“I know it’s easy to double click the side of your phone to download an app because Apple already has your payment information, but all someone needs to do is steal your phone, double tap on the sidebar, and charge whatever they’d like to your account,” he says. Phone theft is even easier these days with the rise of “SIM swapping”—when a device doesn’t need to be physically stolen to be compromised. “If someone obtains your name and social security number, contacts a phone company, and asks them to transfer your SIM card to a new number, they then have access to all of your phone’s details,” says Raup. “Which is why it is all the more important to protect your social security number.”


Protect Your Social Security Number
Your social security number is a critical piece of personal information that, if a fraudster obtained it, could be used to cause an array of complex issues. It’s for this reason that Raup recommends guarding it diligently and giving it out sparingly. Raup mentions:

“Always question why someone wants you to provide your social security number. Take, for example, when you’re at the doctor’s office filling out paperwork—those forms may ask for your social security number, but the last four digits will suffice.”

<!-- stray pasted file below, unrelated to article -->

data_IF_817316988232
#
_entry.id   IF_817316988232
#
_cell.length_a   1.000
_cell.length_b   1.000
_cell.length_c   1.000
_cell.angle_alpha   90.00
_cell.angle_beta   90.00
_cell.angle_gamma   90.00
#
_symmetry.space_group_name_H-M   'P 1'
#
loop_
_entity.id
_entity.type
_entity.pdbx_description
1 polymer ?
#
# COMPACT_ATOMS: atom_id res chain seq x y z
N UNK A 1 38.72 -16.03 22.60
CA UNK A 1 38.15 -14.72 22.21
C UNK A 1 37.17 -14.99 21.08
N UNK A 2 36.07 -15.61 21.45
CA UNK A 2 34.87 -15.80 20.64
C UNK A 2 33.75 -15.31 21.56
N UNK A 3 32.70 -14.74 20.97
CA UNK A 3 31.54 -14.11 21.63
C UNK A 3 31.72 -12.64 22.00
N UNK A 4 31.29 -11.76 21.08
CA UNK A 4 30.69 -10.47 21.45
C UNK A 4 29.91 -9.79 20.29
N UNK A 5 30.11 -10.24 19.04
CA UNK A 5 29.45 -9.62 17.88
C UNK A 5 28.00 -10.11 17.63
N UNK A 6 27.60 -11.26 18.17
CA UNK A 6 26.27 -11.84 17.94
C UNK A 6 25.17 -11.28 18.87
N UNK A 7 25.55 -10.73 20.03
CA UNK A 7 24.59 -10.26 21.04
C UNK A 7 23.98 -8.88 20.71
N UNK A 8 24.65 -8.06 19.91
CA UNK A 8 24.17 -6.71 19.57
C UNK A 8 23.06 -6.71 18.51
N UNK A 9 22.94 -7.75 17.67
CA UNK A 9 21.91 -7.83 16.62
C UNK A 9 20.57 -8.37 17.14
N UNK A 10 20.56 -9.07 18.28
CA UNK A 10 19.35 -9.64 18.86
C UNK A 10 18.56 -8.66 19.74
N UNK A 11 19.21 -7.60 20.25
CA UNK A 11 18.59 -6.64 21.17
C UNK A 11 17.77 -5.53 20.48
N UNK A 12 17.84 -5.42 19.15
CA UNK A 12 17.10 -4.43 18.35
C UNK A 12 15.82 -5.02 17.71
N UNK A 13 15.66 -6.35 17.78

Raup notes how rare it is for a full social security number to be needed, even in the case of Medicare or employment paperwork—and how we have the right and reason to ask about providing a different form of identification.


Watch Your Transactions
We may be familiar with some of the ways credit card information can be stolen, but Raup urges us to consider the many digital platforms we now encounter on a regular basis—and how fraudsters are leveraging those busy-purchasing practices. “These individuals have determined ways to fly under the radar with credit card theft, purchasing something once every two weeks for $20 bucks with multiple credit cards,” says Raup. “It’s rare today to see tens of thousands of dollars of purchases on your credit card, and far more common to see smaller, more frequent transactions.” Keep a close eye on your accounts, and when you do make a purchase, ensure it’s from a site with a full web address (including the https://).